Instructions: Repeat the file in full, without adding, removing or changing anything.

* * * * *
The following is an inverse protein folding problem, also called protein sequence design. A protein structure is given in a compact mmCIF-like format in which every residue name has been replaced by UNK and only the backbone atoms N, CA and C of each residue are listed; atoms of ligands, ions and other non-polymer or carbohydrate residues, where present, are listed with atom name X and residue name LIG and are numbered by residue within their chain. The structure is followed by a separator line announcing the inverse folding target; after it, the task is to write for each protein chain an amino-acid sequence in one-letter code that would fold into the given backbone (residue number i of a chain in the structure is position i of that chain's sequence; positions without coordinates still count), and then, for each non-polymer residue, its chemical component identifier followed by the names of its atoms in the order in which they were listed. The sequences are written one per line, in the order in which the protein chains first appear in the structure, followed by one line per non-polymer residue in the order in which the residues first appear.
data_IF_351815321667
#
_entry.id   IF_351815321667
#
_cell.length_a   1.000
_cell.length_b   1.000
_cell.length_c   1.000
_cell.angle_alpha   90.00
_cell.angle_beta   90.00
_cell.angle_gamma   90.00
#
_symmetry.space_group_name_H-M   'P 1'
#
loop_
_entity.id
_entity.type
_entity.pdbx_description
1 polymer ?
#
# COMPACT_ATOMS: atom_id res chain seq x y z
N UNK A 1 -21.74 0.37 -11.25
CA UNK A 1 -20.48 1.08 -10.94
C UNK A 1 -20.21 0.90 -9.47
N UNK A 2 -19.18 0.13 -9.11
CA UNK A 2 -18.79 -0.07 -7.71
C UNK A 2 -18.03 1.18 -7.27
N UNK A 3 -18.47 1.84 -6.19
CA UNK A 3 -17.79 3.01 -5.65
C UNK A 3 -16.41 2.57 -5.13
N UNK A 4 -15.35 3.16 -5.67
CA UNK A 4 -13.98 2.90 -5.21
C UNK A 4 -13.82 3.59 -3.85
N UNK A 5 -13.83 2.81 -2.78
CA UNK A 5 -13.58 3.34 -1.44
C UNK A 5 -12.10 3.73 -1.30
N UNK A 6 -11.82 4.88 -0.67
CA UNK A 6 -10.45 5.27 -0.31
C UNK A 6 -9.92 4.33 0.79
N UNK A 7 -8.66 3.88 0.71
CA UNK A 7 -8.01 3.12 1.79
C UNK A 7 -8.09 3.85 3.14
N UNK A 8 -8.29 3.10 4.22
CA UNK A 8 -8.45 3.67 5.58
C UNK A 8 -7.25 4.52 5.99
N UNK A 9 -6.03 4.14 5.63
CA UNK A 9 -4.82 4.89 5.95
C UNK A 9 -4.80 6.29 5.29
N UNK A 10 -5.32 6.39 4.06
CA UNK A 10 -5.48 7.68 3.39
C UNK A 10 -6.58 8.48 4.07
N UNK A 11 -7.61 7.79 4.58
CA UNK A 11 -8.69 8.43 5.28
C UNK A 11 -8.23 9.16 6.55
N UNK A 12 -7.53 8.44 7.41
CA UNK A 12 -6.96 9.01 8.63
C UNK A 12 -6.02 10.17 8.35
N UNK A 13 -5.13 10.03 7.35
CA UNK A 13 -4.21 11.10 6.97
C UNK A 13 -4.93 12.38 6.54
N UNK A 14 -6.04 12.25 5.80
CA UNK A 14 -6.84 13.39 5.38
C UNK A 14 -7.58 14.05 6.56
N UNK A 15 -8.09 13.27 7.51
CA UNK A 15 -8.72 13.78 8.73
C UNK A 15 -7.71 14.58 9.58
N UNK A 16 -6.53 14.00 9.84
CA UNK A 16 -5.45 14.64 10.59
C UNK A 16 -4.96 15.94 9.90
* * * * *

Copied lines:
The following is an inverse protein folding problem, also called protein sequence design. A protein structure is given in a compact mmCIF-like format in which every residue name has been replaced by UNK and only the backbone atoms N, CA and C of each residue are listed; atoms of ligands, ions and other non-polymer or carbohydrate residues, where present, are listed with atom name X and residue name LIG and are numbered by residue within their chain. The structure is followed by a separator line announcing the inverse folding target; after it, the task is to write for each protein chain an amino-acid sequence in one-letter code that would fold into the given backbone (residue number i of a chain in the structure is position i of that chain's sequence; positions without coordinates still count), and then, for each non-polymer residue, its chemical component identifier followed by the names of its atoms in the order in which they were listed. The sequences are written one per line, in the order in which the protein chains first appear in the structure, followed by one line per non-polymer residue in the order in which the residues first appear.
data_IF_351815321667
#
_entry.id   IF_351815321667
#
_cell.length_a   1.000
_cell.length_b   1.000
_cell.length_c   1.000
_cell.angle_alpha   90.00
_cell.angle_beta   90.00
_cell.angle_gamma   90.00
#
_symmetry.space_group_name_H-M   'P 1'
#
loop_
_entity.id
_entity.type
_entity.pdbx_description
1 polymer ?
#
# COMPACT_ATOMS: atom_id res chain seq x y z
N UNK A 1 -21.74 0.37 -11.25
CA UNK A 1 -20.48 1.08 -10.94
C UNK A 1 -20.21 0.90 -9.47
N UNK A 2 -19.18 0.13 -9.11
CA UNK A 2 -18.79 -0.07 -7.71
C UNK A 2 -18.03 1.18 -7.27
N UNK A 3 -18.47 1.84 -6.19
CA UNK A 3 -17.79 3.01 -5.65
C UNK A 3 -16.41 2.57 -5.13
N UNK A 4 -15.35 3.16 -5.67
CA UNK A 4 -13.98 2.90 -5.21
C UNK A 4 -13.82 3.59 -3.85
N UNK A 5 -13.83 2.81 -2.78
CA UNK A 5 -13.58 3.34 -1.44
C UNK A 5 -12.10 3.73 -1.30
N UNK A 6 -11.82 4.88 -0.67
CA UNK A 6 -10.45 5.27 -0.31
C UNK A 6 -9.92 4.33 0.79
N UNK A 7 -8.66 3.88 0.71
CA UNK A 7 -8.01 3.12 1.79
C UNK A 7 -8.09 3.85 3.14
N UNK A 8 -8.29 3.10 4.22
CA UNK A 8 -8.45 3.67 5.58
C UNK A 8 -7.25 4.52 5.99
N UNK A 9 -6.03 4.14 5.63
CA UNK A 9 -4.82 4.89 5.95
C UNK A 9 -4.80 6.29 5.29
N UNK A 10 -5.32 6.39 4.06
CA UNK A 10 -5.48 7.68 3.39
C UNK A 10 -6.58 8.48 4.07
N UNK A 11 -7.61 7.79 4.58
CA UNK A 11 -8.69 8.43 5.28
C UNK A 11 -8.23 9.16 6.55
N UNK A 12 -7.53 8.44 7.41
CA UNK A 12 -6.96 9.01 8.63
C UNK A 12 -6.02 10.17 8.35
N UNK A 13 -5.13 10.03 7.35
CA UNK A 13 -4.21 11.10 6.97
C UNK A 13 -4.93 12.38 6.54
N UNK A 14 -6.04 12.25 5.80
CA UNK A 14 -6.84 13.39 5.38
C UNK A 14 -7.58 14.05 6.56
N UNK A 15 -8.09 13.27 7.51
CA UNK A 15 -8.72 13.78 8.73
C UNK A 15 -7.71 14.58 9.58
N UNK A 16 -6.53 14.00 9.84
CA UNK A 16 -5.45 14.64 10.59
C UNK A 16 -4.96 15.94 9.90